[Date Prev][Date Next][Thread Prev][Thread Next][Date Index][Thread Index][Subject Index][Author Index]
Re: bolide physics
>Dick (sorry, the email address attribution got deleted) wrote:
>>For reasons having to do with orbital mechanics, any intrasystem bolide
>>is going to be moving at about the same speed as the ones that struck
>>Jupiter. It is likely that a 10-km bolide would release at least the
>>energy of the largest Jupiter strikes, if not possibly more.
then Scott Horton <HORTON@BCRSSU.AGR.CA> wrote:
> Not true. The MINIMUM speed that a bolide will strike a planet is the escape
>velocity of that planet, because it gets accelerated in the planet's gravi-
>tational "well". If I remember correctly, the escape velocity of Jupiter is
>something like 60 km/s. The escape velocity of the Earth is 11 km/s. Yes,
>orbital dynamics may increase a bolide velocity SLIGHTLY in the case of the
>Earth, and VERY SLIGHTLY in the case of Jupiter. Since kinetic energy varies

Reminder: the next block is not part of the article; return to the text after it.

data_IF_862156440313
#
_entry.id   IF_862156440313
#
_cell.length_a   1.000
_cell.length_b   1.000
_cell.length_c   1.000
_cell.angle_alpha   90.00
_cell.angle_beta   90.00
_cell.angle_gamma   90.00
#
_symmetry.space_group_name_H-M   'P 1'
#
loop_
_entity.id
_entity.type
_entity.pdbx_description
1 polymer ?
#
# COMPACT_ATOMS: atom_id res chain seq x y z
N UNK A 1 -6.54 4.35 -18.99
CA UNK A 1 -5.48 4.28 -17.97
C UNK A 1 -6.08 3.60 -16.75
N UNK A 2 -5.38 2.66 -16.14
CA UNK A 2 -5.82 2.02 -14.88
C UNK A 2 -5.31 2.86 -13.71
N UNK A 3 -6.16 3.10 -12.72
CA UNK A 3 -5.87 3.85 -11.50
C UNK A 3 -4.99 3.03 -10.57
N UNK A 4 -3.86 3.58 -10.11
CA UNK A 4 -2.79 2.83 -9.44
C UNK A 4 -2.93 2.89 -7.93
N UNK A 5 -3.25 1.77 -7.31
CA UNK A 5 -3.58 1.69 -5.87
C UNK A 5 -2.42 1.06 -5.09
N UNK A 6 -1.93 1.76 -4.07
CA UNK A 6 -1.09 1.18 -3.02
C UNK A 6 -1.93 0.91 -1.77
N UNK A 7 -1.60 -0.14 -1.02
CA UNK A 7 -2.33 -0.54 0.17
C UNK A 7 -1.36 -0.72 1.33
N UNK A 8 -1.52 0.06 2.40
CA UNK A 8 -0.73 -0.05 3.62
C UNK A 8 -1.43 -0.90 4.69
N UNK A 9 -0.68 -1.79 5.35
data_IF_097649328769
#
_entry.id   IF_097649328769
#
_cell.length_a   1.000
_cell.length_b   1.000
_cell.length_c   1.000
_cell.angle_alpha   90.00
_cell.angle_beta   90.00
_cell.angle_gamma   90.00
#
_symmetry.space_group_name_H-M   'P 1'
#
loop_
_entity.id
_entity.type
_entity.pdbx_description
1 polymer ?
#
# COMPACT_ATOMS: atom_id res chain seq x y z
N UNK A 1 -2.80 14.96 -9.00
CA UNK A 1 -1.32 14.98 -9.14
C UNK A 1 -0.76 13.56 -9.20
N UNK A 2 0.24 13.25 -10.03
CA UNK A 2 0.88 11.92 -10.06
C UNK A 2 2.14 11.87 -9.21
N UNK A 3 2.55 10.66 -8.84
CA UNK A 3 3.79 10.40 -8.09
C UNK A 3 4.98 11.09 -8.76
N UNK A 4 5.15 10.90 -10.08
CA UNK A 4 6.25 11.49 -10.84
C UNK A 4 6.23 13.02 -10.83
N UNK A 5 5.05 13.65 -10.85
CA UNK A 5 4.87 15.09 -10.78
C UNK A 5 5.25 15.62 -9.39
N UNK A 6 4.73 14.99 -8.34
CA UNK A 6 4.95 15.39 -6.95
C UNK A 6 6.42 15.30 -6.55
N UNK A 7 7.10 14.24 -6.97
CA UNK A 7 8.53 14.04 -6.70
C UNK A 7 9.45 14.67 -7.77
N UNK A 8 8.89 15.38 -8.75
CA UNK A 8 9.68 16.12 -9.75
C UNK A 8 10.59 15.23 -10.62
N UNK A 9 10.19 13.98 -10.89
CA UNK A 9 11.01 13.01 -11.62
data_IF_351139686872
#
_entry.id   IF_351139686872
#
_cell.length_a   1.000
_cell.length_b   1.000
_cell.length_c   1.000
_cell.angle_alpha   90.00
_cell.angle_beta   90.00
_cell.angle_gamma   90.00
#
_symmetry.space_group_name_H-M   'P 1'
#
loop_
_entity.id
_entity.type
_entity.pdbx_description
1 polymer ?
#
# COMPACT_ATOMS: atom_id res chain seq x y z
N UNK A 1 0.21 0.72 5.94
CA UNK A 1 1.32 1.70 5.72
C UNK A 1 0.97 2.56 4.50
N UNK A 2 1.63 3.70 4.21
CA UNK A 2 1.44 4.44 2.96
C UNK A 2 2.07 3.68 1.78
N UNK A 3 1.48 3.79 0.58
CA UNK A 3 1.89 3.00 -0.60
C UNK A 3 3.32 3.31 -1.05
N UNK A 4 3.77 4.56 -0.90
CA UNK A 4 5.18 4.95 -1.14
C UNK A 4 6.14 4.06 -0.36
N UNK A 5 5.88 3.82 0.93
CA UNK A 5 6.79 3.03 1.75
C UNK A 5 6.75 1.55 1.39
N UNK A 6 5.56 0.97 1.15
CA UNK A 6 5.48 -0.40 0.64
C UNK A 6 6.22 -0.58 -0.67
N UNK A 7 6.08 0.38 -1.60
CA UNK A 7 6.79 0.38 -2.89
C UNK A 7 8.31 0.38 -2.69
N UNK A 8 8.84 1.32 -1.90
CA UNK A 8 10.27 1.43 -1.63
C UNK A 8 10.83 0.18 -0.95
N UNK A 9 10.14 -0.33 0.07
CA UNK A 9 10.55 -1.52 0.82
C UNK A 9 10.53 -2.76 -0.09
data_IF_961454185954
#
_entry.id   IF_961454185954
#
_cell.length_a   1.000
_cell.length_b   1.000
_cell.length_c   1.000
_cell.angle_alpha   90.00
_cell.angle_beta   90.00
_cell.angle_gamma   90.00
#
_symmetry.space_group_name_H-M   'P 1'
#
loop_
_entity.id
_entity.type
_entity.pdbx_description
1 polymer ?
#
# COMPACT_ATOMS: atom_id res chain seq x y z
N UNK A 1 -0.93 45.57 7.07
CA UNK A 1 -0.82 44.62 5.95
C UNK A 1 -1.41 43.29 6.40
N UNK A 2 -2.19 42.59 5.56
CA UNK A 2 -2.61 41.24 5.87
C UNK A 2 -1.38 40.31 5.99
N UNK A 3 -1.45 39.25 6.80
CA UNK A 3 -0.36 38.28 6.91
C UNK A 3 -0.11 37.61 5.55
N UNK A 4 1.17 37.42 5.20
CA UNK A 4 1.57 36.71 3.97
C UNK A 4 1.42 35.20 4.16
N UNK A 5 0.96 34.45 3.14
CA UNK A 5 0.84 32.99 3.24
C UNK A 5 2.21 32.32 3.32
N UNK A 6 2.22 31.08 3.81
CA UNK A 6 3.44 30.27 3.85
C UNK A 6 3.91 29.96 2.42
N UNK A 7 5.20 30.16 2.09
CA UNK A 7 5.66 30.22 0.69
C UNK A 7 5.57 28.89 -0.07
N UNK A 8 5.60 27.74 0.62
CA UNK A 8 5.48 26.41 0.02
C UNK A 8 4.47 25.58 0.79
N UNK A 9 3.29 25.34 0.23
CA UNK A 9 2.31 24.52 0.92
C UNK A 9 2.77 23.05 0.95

>as the square of the velocity, a bolide will produce something like 30 times
>as much impact energy on Jupiter as on the Earth.
The worst scenario is that the comet is perturbed from the (still hypo-
thetical) Oort cloud, diving down to a perihelion between earth and sun,
and in a retrograde orientation (counter to earth's motion around the sun).
In this case the relative velocity at impact could be the SUM of:
<escape velocity w.r.t. the sun> and <escape velocity w.r.t. the earth>.
Wouldn't the energy of impact with the earth be GREATER than if the same
bolide hit an outer planet, since solar escape velocity is less out there.
Are you saying solar escape velocity is only a minor component? Or that
Jupiter is so much bigger it dwarfs the solar component?
Mike Bonham firstname.lastname@example.org Jade Simulations International